Study: U.S. alcohol deaths have doubled since 1997

A separate study shows that binge drinkers are also ordering more rounds.

Study: U.S. alcohol deaths have doubled since 1997
  • From 1997 to 2017, alcohol-related deaths among Americans aged 16 and older doubled from 35,914 to 72,558.
  • From 2011 to 2017, the average number of drinks consumed by binge-drinkers rose from 472 to 529.
  • A 2018 study showed that people who consume six or more drinks per week are more likely to die early.


Americans are drinking more alcohol and dying at higher rates from it, according to two new reports released in January.

A study published in the journal Alcoholism Clinical & Experimental Research examined alcohol-related deaths from 1997 to 2007. (The researchers considered a death to be alcohol-related if a death certificate listed alcohol as a primary or secondary cause of death.) The results showed that over the past two decades:

  • Alcohol deaths among Americans ages 16 and older doubled from 35,914 in 1997, to 72,558 in 2017.
  • The death rate increased 50.9% from 16.9 to 25.5 per 100,000.
  • 944,880 alcohol‐related deaths were recorded between 1999 and 2017.
  • In 2017, alcohol was associated with 72,558 deaths, making it more deadly than illegal drugs, including opioids.
  • Only cigarettes are more deadly than alcohol in the U.S.

How exactly are Americans dying from booze? In 2017, about half of alcohol deaths were the result of liver disease; separate research shows that far more young Americans have been dying from alcohol-related liver diseases than they did just two decades ago. But interestingly, since 1997, significantly fewer Americans died in alcohol-related car accidents, possibly because of the rise of ridesharing apps like Uber (though the data aren't exactly clear on that).

However, more Americans are dying from drug overdoses that also involve alcohol.

"In 2017, death certificates captured 10,596 deaths due to overdoses on a combination of alcohol and other drugs and another 2,358 deaths from overdoses on alcohol alone," the researchers wrote. "Alcohol causes respiratory depression on its own, and the risk of acute respiratory failure increases when alcohol is combined with other drugs that suppress respiration, such as opioids and benzodiazepines."

Age‐adjusted death rates by sex and race/ethnicity for (A) all alcohol‐induced causes, (B) acute causes, and (C) chronic causes, fitted with joinpoint log‐linear regression: United States, 1999 to 2017. Rate is shown on a natural log scale to depict a relative change over time (i.e., APC).

The researchers added that mixing alcohol with opioids was especially deadly for Americans ages 66 to 77.

"The fact that a moderately intoxicating dose of alcohol significantly increased the respiratory depression produced by a medicinal dose of oxycodone suggests that any alcohol consumption could contribute to fatal overdoses involving opioid," they wrote.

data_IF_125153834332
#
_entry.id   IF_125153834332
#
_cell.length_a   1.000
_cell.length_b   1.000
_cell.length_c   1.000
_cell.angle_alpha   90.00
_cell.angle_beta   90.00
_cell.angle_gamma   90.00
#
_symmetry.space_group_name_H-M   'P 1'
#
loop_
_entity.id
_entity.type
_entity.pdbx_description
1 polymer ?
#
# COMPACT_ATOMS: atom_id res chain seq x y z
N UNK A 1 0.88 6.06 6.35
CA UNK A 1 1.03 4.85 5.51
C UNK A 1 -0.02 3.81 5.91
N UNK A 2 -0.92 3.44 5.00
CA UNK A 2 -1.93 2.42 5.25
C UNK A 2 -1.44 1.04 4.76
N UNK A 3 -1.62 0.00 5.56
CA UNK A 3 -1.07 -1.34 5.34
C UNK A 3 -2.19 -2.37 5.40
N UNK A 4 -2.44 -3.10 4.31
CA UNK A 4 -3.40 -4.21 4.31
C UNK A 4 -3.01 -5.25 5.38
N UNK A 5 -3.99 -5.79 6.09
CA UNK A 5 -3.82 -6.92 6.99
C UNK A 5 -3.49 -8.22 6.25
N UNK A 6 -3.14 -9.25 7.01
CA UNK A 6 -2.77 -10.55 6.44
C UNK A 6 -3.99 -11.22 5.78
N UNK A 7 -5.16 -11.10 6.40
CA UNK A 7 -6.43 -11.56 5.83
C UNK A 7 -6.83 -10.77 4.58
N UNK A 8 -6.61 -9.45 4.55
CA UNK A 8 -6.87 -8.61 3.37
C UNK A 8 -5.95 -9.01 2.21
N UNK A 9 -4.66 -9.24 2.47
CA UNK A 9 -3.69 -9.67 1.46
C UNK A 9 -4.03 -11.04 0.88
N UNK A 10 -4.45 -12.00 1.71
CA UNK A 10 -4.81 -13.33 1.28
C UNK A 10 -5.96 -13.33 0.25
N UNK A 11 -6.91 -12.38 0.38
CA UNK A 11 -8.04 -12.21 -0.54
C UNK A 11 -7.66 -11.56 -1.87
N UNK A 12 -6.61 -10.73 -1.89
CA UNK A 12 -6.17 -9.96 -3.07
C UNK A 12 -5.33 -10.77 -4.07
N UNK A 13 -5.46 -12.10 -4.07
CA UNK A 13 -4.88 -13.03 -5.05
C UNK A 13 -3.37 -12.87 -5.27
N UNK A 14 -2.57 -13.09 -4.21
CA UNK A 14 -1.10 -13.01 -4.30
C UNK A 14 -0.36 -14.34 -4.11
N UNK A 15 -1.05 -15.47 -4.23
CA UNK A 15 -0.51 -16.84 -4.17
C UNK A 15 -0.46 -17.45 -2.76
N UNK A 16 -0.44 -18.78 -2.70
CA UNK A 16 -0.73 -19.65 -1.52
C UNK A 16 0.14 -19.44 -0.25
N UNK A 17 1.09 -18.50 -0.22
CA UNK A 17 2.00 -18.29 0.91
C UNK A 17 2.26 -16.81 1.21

A second study examined rates of binge-drinking among Americans from 2011 to 2017. (The study defined binge drinking as five or more drinks on one occasion for men and four for women.) The results show that, while the percentage of Americans who drink to excess hasn't really budged, those who do binge-drink are drinking more:

  • The average number of drinks consumed by binge-drinkers rose from 472 in 2011, to 529 in 2017.
  • The most significant rise in binge-drinking rates occurred among Americans without a high-school degree.
  • That group consumed 942 drinks per person in 2017, up from 646 in 2011.
  • In 2018, 26.45% of people ages 18 or older reported that they engaged in binge drinking in the past month, while 6.6 percent reported engaging in "heavy" alcohol use.

Why alcohol is addictive

Alcohol is one of the most addictive substances on the planet. The data vary by study, but it's estimated that between 6 and 30 percent of Americans are alcoholics, and that most are men. Why is drinking addictive? A few explanations include:

  • Alcohol triggers the reward centers of the brain, releasing dopamine and endorphins, which reinforces physical dependency.
  • Alcohol contains large amounts of sugar, which by itself can be addictive, at least according to some research.
  • People often use drinking as a coping mechanism, whether in social situations or for anxiety and/or depression, which can reinforce the behavior and make us more likely to repeat it in the future.
  • Some research suggests that people whose brains release large amounts of natural opioids in response to alcohol are especially vulnerable to alcoholism.

How to curb your drinking

So, how much alcohol is too much? It's difficult to say, but a 2018 study found that people who drink more than six drinks per week were significantly more likely to die early, specifically of stroke, heart disease, heart failure, fatal hypertensive disease and fatal aortic aneurysm. If you're looking to curb your alcohol intake, consider some of these tips from Harvard Medical School:

  • Put it in writing: List specific reasons why you want to quit. Studies suggest writing goals down makes us more likely to achieve them.
  • Don't keep booze in the house: Try to put more distance between you and alcohol; make it difficult to grab a drink.
  • Drink slowly: Try ordering a soda (or better, a water) between drinks.
  • Set a drinking goal: If you want to keep drinking, try setting a drink limit before going out so you know exactly when to stop.
  • Guard against temptations: Become aware of what triggers you to drink: certain friends, stress levels, particular places, etc. Be mindful of whether you're using alcohol to cope with stress, and if so, work to replace that coping mechanism with a healthier one.

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